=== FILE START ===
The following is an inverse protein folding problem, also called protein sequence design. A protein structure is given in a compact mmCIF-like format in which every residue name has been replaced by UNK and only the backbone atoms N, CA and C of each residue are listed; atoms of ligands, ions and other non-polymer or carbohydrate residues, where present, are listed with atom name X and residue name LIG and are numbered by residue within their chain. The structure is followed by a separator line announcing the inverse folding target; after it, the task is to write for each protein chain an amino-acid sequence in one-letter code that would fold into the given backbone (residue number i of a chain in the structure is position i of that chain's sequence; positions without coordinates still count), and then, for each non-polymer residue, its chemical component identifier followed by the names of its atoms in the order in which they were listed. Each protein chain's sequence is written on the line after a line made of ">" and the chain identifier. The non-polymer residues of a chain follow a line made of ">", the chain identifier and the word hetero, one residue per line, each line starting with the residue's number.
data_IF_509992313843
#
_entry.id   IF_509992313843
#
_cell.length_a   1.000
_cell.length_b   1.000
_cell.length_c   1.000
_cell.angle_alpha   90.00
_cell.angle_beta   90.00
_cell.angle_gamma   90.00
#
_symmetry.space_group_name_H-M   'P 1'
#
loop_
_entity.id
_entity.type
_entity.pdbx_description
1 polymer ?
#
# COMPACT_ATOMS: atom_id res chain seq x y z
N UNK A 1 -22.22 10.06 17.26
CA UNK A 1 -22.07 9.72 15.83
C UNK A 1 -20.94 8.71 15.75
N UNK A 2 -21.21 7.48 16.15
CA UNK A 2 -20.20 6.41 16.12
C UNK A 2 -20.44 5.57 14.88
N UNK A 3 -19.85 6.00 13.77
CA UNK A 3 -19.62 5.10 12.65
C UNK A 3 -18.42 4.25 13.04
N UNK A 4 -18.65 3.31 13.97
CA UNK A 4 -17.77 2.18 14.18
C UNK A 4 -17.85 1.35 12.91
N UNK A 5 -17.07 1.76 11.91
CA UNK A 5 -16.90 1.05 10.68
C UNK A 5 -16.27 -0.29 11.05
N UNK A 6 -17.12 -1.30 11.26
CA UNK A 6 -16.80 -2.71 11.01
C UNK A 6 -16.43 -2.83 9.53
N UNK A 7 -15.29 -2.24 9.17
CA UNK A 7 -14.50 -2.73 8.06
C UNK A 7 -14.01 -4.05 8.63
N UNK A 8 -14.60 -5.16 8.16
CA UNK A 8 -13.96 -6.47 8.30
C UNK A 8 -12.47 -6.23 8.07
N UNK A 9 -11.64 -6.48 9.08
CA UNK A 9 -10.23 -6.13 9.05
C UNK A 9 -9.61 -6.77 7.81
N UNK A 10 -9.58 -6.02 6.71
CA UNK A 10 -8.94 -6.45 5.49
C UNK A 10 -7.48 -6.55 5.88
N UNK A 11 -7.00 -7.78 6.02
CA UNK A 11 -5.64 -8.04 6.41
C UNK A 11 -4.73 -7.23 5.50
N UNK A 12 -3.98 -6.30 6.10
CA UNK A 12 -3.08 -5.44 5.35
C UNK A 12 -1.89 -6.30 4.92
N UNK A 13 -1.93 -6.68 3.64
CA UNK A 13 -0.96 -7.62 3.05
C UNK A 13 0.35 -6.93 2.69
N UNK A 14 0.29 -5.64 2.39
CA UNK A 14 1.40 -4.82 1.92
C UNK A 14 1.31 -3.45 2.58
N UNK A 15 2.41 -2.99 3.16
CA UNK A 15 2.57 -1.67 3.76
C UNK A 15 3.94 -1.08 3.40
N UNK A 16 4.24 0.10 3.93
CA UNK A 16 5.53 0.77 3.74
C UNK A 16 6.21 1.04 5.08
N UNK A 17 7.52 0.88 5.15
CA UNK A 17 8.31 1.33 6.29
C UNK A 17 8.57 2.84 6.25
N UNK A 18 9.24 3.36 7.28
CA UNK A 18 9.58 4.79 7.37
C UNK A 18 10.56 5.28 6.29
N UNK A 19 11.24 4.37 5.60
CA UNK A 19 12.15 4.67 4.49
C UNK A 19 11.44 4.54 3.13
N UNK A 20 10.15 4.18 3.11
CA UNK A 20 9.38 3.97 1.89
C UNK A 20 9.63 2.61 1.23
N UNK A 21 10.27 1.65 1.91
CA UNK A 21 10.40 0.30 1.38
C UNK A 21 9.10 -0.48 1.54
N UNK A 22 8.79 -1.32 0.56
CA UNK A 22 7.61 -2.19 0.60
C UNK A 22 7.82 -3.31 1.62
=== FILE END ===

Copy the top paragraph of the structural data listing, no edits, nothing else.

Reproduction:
The following is an inverse protein folding problem, also called protein sequence design. A protein structure is given in a compact mmCIF-like format in which every residue name has been replaced by UNK and only the backbone atoms N, CA and C of each residue are listed; atoms of ligands, ions and other non-polymer or carbohydrate residues, where present, are listed with atom name X and residue name LIG and are numbered by residue within their chain. The structure is followed by a separator line announcing the inverse folding target; after it, the task is to write for each protein chain an amino-acid sequence in one-letter code that would fold into the given backbone (residue number i of a chain in the structure is position i of that chain's sequence; positions without coordinates still count), and then, for each non-polymer residue, its chemical component identifier followed by the names of its atoms in the order in which they were listed. Each protein chain's sequence is written on the line after a line made of ">" and the chain identifier. The non-polymer residues of a chain follow a line made of ">", the chain identifier and the word hetero, one residue per line, each line starting with the residue's number.